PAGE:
01. Beware the Gossipmonger

Note: These scenarios are not gender-specific. Depending on the sex of the person reading this, male and female roles can be switched.

Somebody you know drops by your place for a visit and then proceeds to badmouth Mr. X or Ms. Y—after, of course, obtaining your affirmation that she is not gossiping but merely "sharing." This is what you do:

a. Decide it would be impolite to tell her to shut up; besides, you are curious to know what folks around you are saying about Mr. X or Ms. Y.

b. Tell the person to her face that you'd rather not engage in the conversation, even though you know it could jeopardize your relationship.

c. Listen with great eagerness, interspersing every second statement with gushed, "Oh really?" or "How shocking!" ensuring the verbal flow of diarrhea doesn't stop.

d. Pitch in with your own contributions, embellishing them with copious garnish to make them more interesting.

You might find it interesting to note that the word "devil" in Greek translates as "a slanderer," so whenever we engage in a slanderous conversation, we become devilish. All slander has its roots in gossip, and there is perhaps no sin that is more obscene or damaging to others and to self. To others, because it trashes reputations and ruins lives, very often of the innocent. To self, because it jeopardizes our very salvation! In the understanding of this fact lies the antidote to gossiping, so let's take a look at a few things that Scripture says about gossip—or the careless use of the tongue:

  1. Jesus warns: But I tell you that everyone will have to give account on the day of judgment for every empty word they have spoken. For by your words you will be acquitted, and by your words you will be condemned" (Matthew 12:36-37).
  2. Those who consider themselves religious and yet do not keep a tight rein on their tongues deceive themselves, and their religion is worthless (James 1:26).
  3. ... nor thieves nor the greedy nor drunkards nor slanderers nor swindlers will inherit the kingdom of God (1 Corinthians 6:10).
  4. Peter, too, warns about the suffering that will meet the busybody, equating such people with murderers and thieves. If you suffer, it should not be as a murderer or thief or any other kind of criminal, or even as a meddler (1 Peter 4:15). The dictionary defines a meddler as "a person who seeks confidential information about others; a snoop; a nosy person."
  5. With the tongue we praise our Lord and Father, and with it we curse human beings, who have been made in God's likeness. Out of the same mouth come praise and cursing. My brothers and sisters, this should not be (James 3:9-10).

And if Scripture doesn't impress you, understanding this fact might be: If your friend talks about somebody to you, you can bet anything you want that your friend talks about you to somebody!

Many people I know, especially those reluctant to engage in gossip, prefer to exercise option (a). The reasons are more than those stated and often include the genuine fear that upsetting the gossipmonger—usually a person with a very vindictive nature—would result in vicious attacks against oneself. So the best thing to do (they reason) is to pander to the gossipmonger. But this can have worse consequences. Jesus warns: "Do not be afraid of those who kill the body but cannot kill the soul. Rather, be afraid of the One who can destroy both soul and body in hell" (Matthew 10:28). When you engage in a conversation that God warns against, even without contributing anything to it yourself, you are a fellow participant in a sin. So, cut the person off right at the pass with a polite but firm: I don't think I want to hear about that. That's response (b). And if you lose your "friend," perhaps you are better off with him/her lost.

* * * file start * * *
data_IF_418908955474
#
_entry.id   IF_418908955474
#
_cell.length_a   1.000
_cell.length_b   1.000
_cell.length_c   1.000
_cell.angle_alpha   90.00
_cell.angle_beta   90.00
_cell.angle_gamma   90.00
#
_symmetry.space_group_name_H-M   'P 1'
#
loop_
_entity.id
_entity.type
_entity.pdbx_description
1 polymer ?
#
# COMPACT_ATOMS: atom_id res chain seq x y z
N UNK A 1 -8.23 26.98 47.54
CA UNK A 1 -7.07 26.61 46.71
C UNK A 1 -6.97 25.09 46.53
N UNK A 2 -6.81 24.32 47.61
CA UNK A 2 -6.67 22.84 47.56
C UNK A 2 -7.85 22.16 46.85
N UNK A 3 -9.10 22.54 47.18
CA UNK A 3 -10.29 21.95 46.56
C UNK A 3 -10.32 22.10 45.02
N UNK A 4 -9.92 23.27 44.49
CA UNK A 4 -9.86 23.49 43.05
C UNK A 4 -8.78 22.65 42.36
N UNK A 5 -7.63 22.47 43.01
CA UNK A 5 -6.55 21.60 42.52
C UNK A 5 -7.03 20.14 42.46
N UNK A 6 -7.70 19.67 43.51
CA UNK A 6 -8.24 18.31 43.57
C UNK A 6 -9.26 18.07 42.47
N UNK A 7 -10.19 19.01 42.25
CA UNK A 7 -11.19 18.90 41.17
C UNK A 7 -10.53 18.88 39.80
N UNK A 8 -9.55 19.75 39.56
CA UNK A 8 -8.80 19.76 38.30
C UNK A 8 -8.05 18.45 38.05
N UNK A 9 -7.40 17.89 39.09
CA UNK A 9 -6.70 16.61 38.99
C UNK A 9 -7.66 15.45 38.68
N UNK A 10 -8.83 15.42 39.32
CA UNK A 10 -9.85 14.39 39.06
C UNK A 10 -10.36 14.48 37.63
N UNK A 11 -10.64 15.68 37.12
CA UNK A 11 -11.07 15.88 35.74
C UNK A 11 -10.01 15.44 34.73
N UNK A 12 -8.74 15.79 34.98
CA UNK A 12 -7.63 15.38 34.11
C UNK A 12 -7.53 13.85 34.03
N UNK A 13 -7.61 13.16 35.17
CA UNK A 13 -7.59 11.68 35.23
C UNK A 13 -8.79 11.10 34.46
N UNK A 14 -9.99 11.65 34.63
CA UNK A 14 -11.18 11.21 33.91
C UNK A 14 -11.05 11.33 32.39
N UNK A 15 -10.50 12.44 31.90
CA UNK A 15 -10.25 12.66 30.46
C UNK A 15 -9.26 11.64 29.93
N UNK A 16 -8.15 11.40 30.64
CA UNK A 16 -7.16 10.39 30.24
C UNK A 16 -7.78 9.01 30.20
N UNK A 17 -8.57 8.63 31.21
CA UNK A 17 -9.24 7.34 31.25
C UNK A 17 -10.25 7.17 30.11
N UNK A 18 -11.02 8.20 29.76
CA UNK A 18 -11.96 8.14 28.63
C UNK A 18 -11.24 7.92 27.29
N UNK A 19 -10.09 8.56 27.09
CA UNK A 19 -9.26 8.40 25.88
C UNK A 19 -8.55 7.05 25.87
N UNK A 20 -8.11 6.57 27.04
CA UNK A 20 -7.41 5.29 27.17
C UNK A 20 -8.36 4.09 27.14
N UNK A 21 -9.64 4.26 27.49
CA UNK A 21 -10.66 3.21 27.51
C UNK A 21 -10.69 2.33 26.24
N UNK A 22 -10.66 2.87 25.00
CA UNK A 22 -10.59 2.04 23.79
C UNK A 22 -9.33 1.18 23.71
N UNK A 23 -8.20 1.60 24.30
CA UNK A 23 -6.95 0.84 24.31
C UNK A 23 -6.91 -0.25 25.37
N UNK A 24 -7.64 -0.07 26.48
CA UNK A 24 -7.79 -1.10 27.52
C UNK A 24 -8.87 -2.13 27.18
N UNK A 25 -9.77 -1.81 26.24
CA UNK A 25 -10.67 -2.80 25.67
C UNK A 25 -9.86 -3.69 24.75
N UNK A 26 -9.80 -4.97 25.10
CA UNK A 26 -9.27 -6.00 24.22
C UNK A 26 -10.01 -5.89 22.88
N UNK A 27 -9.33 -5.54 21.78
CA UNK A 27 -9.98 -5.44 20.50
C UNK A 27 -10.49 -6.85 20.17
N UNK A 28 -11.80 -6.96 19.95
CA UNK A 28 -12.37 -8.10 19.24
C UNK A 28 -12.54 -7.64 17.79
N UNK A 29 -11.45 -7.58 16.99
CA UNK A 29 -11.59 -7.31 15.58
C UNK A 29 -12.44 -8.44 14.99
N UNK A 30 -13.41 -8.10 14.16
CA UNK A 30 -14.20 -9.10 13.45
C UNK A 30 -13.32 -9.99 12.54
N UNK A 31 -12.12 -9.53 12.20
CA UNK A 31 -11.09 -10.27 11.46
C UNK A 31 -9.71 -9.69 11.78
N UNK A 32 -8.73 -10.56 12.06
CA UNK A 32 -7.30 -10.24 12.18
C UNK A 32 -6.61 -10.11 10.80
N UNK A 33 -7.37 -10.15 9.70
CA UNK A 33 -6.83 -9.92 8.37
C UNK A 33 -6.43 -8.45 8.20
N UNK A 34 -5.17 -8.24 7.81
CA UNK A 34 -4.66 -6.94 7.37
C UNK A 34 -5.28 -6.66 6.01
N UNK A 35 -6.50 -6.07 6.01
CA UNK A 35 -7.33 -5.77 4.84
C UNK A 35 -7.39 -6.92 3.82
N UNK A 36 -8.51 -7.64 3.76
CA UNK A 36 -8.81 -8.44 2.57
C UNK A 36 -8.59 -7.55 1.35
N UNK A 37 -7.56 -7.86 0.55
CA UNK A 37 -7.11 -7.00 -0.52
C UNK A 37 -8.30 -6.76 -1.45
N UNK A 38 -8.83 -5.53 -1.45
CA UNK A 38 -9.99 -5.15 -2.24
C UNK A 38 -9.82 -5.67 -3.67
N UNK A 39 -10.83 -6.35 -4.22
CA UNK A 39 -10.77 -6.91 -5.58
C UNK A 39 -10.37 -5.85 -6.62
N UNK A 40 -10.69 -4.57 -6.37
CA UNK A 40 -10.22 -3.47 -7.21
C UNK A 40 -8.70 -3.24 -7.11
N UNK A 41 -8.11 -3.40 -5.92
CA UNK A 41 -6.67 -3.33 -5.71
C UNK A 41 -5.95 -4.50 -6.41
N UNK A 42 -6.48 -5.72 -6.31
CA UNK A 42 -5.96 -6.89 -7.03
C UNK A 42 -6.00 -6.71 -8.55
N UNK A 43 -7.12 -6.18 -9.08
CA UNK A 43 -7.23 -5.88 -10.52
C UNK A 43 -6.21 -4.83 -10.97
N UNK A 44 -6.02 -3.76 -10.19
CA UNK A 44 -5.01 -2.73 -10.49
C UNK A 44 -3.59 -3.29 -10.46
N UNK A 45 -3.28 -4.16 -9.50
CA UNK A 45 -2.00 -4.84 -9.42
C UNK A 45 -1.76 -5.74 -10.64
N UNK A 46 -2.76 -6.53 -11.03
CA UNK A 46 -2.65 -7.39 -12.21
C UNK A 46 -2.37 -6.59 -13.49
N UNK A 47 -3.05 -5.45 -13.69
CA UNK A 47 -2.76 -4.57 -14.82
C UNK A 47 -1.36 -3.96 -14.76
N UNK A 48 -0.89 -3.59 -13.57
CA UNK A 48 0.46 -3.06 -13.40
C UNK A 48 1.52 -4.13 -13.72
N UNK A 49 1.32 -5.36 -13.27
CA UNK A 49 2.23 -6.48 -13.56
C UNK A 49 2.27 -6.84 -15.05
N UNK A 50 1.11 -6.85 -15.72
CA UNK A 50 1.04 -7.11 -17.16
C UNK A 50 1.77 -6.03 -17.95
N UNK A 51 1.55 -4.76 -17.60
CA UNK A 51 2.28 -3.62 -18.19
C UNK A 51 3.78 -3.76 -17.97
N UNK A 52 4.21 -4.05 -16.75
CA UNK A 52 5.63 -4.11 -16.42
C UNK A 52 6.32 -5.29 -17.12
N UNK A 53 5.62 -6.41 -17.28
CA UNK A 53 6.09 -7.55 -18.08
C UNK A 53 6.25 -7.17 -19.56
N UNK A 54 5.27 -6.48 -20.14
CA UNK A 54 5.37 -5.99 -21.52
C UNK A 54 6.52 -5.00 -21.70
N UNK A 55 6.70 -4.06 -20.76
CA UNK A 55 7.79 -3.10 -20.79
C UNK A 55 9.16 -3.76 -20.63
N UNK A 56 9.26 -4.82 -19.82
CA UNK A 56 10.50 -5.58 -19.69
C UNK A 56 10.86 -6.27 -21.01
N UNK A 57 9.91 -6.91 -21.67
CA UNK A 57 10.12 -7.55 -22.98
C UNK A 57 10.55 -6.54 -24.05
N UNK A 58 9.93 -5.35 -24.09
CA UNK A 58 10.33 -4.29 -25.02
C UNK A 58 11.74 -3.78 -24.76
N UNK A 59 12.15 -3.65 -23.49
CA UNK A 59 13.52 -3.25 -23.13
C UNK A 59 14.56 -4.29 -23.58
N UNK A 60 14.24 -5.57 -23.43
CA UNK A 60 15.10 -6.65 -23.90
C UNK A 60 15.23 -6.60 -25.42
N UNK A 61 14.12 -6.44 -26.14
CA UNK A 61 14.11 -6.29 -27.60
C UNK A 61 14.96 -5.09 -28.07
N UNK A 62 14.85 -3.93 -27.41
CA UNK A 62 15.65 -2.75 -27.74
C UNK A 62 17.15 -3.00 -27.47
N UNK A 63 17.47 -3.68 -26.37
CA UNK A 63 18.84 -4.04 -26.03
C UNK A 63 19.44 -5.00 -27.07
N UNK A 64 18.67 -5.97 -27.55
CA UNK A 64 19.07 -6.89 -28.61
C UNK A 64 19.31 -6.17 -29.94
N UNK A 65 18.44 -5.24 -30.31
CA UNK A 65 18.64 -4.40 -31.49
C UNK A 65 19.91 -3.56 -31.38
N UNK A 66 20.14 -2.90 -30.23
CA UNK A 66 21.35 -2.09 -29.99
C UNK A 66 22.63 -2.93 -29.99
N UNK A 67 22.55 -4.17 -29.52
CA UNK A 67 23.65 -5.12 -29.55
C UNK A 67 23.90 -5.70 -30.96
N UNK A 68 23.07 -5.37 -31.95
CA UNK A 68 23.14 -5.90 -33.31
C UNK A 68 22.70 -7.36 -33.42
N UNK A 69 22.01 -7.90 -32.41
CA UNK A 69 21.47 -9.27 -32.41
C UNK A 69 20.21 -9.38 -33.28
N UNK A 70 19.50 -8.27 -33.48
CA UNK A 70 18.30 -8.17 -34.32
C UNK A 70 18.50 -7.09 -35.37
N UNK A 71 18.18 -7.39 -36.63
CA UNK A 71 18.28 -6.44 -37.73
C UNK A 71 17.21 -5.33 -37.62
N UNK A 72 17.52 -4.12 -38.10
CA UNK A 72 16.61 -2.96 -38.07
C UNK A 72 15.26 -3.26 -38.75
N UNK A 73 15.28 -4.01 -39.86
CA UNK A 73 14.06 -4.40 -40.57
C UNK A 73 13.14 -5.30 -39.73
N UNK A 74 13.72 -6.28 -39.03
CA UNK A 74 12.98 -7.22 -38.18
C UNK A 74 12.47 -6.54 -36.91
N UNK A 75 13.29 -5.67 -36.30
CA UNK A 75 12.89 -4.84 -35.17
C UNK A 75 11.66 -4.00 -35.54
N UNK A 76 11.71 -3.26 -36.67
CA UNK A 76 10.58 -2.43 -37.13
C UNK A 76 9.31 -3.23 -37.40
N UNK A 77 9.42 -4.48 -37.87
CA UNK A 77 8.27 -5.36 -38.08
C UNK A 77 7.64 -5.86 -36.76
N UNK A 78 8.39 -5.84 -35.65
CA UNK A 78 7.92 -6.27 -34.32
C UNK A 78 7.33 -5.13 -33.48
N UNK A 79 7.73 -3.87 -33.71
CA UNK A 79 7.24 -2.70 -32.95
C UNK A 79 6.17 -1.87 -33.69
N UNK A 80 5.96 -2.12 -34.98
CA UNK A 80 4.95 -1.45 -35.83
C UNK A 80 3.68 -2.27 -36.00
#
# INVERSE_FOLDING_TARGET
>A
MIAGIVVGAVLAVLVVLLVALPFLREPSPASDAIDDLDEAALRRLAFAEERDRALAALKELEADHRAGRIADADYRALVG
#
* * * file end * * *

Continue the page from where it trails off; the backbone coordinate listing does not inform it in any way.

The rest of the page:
1. Use the Triple Filter Test: Before engaging in or entertaining gossip, apply Socrates' Triple Filter Test. Ask yourself if the information is true, good, and useful. If it fails to pass any of these filters, refuse to participate in the conversation.
  2. Set boundaries: Be firm and clear in your communication when someone tries to involve you in gossip. Politely express your discomfort with the conversation and your desire not to participate.
  3. Redirect the conversation: If someone insists on sharing gossip, try to steer the discussion in a more positive direction. Talk about uplifting topics or find ways to encourage and build up others instead of tearing them down.
  4. Examine your own heart: If you frequently engage in gossip, take time to reflect on the reasons behind this behavior. Are you seeking validation, attention, or a sense of belonging? Address these underlying issues and seek to find your identity and security in Christ.
  5. Pray for discernment and strength: Ask God to help you recognize gossip when it arises and to give you the courage to stand against it. Pray for wisdom in your interactions and for the ability to speak life-giving words.

Gossiping is a destructive habit that can damage relationships, reputations, and even our own spiritual well-being. As Christians, we are called to use our words to build up and encourage others, not to tear them down. By applying biblical principles, setting boundaries, and examining our own hearts, we can overcome the temptation to engage in gossip and instead cultivate a culture of love, respect, and unity within our communities.